Osso Buco is braised veal shank. The Italian word “ossubuco” translates to “holed bone”. This preparation results in extremely tender meat. It literally falls off the bone. (I had to do a bit of reassembling for the photograph!)
Until tonight, my only experience with osso buco was a bite I had of someone else’s dinner recently. My husband suggested I try making it some time, and when we saw the veal shanks at the butcher I knew that day would be soon.
I looked around for some various methods on how to prepare the shanks I bought. This recipe is based largely on a recipe I found at wikibooks.org. I modified it to use the ingredients I had on hand. Don’t be frightened by the anchovy paste. I promise you it won’t make the meat taste fishy, but it greatly enhances the flavor!
Serve this with rice or risotto. Oh, and don’t bother putting out knives. You won’t need them.
- 3 tablespoons butter
- 5 tablespoons vegetable oil
- 1 medium onion, chopped fine
- 3 ribs celery with leaves, chopped fine
- 1 medium carrot, chopped fine
- 2 cloves garlic, minced
- 2 strips lemon peel, about 1/4-inch wide
- 2 large veal shanks
- flour for dusting
- 1 cup dry white wine
- 2 cups water
- 1 1/2 tablespoons beef demi-glace
- 1 tablespoon anchovy paste
- 1/2 teaspoon dried thyme
- 2 or 3 bay leaves
- Fresh ground pepper
- Sea salt
- Preheat oven to 350°F.
- Optionally, tie the shanks around the middle with kitchen twine; this will keep them from falling apart during cooking.
- Choose a heavy, covered roasting pan or Dutch oven which will just accommodate the veal shanks in one layer. Put the butter, 3 tablespoons of the oil, the onions, celery and carrots in the pan and sauté over medium heat until the vegetables have wilted, about 8 minutes. Add the garlic and lemon peel and sauté until they’re fragrant, about 2 minutes more. Remove from the heat.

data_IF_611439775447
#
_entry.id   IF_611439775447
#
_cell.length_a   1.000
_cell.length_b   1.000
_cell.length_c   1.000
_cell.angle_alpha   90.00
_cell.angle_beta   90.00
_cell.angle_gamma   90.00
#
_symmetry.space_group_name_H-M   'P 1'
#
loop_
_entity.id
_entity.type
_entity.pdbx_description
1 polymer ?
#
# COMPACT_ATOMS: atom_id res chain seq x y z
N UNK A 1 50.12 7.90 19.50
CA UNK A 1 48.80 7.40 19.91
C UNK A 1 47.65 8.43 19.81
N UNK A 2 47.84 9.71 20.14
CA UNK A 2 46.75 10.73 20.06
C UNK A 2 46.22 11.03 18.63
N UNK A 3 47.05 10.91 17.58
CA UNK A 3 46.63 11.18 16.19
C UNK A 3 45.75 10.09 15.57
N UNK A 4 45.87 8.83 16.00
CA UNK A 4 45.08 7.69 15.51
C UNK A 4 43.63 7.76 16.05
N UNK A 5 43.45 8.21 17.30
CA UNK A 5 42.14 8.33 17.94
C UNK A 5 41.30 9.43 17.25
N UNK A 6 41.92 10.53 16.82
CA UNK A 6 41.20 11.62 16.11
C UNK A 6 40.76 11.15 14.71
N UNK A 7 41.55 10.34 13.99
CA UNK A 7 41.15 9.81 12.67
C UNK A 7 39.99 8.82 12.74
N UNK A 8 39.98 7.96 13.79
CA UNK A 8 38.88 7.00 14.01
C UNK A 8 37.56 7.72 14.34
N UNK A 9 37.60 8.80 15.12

- Meanwhile, heat the remaining oil in a skillet until it is near the smoking point. Lightly flour the veal shanks and slip them into the oil. Richly brown the shanks on both of the cut sides, then place them in the roasting pan on top of the vegetables.
- Place the wine in the skillet and boil until reduced by one-half, scraping up any brown residue. Pour this over the veal shanks.
- Add the water to the skillet and bring to a boil, whisking in the demi-glace and anchovy paste. Add this to the veal shanks, along with the herbs, several grindings of pepper, and a pinch of salt. The liquid should cover 3/4 of the shanks. If not, add extra water. (I added an additional 2 cups.)
- Bring the pot to a simmer, cover, and place in the oven. Cook for approximately 2 hours, turning and basting the shanks every 1/2 hour. If you notice that the cooking liquids have nearly evaporated, add hot water, about 1/2 cup at a time. The veal is done when it is fork tender and falling from the bone.
- Transfer the shanks to a platter, remove the strings, and cover to keep warm. If the sauce seems watery, as is probable, place the pan on the stove top over high heat and reduce the cooking liquid until the sauce has a thick, creamy consistency. Pour the sauce over the shanks and serve.
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